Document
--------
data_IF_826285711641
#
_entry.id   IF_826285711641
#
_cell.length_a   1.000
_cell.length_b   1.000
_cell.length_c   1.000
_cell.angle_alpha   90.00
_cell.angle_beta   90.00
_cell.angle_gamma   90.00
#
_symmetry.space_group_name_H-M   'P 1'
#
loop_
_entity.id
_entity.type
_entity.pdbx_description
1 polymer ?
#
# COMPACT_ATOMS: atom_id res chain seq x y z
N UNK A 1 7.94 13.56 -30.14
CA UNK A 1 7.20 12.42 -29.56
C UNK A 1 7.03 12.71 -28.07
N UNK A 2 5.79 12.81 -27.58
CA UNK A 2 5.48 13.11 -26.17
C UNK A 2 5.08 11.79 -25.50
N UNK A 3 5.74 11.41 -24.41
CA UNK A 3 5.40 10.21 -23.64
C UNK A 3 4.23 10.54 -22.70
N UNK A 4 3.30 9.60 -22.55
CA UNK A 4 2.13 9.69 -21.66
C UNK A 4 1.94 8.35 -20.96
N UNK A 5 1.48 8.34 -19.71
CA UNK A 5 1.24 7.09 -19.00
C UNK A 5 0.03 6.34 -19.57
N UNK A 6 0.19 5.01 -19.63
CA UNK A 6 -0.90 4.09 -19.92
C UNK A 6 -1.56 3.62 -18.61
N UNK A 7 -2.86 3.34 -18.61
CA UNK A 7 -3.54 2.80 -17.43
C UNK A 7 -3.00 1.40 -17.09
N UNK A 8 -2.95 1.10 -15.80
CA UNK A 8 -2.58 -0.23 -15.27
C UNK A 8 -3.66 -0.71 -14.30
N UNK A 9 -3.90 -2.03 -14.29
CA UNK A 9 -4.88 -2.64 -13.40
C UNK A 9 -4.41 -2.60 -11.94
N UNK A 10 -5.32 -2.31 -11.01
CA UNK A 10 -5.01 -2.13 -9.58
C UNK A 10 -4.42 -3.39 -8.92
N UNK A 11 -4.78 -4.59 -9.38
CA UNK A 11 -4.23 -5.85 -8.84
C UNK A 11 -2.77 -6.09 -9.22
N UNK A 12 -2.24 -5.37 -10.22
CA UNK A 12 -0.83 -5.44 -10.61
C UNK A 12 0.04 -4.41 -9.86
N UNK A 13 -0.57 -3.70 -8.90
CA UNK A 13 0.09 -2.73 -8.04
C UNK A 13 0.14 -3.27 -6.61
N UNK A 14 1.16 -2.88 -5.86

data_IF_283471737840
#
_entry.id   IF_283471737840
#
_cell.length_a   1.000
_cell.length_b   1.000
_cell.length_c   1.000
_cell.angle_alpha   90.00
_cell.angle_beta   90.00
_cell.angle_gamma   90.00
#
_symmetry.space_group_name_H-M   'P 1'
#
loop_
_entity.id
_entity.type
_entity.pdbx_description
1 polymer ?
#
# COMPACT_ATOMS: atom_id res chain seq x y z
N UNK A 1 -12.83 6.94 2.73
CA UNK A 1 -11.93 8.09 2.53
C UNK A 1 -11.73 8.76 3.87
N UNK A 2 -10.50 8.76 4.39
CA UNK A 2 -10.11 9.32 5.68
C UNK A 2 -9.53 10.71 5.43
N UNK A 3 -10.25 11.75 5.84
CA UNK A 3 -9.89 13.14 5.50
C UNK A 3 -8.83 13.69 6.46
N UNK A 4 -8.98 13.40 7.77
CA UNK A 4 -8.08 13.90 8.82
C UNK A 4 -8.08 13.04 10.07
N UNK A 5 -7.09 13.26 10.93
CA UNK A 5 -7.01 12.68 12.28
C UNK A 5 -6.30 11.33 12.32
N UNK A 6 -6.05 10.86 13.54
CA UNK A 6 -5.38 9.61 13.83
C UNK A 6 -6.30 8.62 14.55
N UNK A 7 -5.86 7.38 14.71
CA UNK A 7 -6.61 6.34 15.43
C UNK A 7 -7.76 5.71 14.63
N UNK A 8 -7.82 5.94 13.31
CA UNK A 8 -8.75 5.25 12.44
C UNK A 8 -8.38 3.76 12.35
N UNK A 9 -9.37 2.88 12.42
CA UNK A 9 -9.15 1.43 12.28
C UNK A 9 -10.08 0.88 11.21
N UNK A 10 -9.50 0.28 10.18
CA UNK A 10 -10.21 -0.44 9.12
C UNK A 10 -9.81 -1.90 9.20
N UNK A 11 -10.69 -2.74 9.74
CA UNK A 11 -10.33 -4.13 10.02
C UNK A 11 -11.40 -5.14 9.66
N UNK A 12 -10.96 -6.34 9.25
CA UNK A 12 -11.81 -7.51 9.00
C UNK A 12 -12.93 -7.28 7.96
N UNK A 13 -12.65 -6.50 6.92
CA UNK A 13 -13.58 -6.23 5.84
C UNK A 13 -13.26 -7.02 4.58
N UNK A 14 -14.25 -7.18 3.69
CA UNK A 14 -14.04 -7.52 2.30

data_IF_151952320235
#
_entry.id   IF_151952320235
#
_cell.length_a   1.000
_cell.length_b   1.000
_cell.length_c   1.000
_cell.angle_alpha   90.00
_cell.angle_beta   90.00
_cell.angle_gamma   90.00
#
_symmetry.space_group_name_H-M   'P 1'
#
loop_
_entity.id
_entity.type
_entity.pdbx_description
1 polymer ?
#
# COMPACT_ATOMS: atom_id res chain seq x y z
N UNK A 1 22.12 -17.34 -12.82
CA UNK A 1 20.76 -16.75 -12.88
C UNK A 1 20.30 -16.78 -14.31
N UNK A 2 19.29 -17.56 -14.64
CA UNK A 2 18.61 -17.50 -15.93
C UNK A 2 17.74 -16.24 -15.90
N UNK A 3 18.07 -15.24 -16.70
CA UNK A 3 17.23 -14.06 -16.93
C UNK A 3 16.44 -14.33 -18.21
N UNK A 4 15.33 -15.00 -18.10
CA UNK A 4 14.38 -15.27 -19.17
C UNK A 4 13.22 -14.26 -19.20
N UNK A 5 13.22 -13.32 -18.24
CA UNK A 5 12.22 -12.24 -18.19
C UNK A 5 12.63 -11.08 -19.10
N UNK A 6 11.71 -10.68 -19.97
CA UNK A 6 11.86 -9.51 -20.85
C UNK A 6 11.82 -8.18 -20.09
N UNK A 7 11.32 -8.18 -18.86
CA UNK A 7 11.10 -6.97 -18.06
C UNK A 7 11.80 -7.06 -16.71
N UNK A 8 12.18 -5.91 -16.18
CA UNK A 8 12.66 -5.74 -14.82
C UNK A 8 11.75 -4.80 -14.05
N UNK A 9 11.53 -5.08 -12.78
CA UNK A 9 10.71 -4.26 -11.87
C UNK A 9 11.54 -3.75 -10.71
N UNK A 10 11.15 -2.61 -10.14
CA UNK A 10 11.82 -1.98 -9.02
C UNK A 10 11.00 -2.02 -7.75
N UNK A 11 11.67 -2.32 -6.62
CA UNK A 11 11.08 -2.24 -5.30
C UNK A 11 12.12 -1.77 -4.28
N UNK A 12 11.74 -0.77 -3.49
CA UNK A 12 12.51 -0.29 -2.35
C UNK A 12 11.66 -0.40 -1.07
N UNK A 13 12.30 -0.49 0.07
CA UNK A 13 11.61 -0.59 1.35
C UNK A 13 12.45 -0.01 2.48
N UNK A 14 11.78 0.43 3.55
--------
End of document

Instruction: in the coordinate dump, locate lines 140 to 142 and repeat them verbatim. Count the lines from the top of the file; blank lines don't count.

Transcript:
#
# COMPACT_ATOMS: atom_id res chain seq x y z
N UNK A 1 22.12 -17.34 -12.82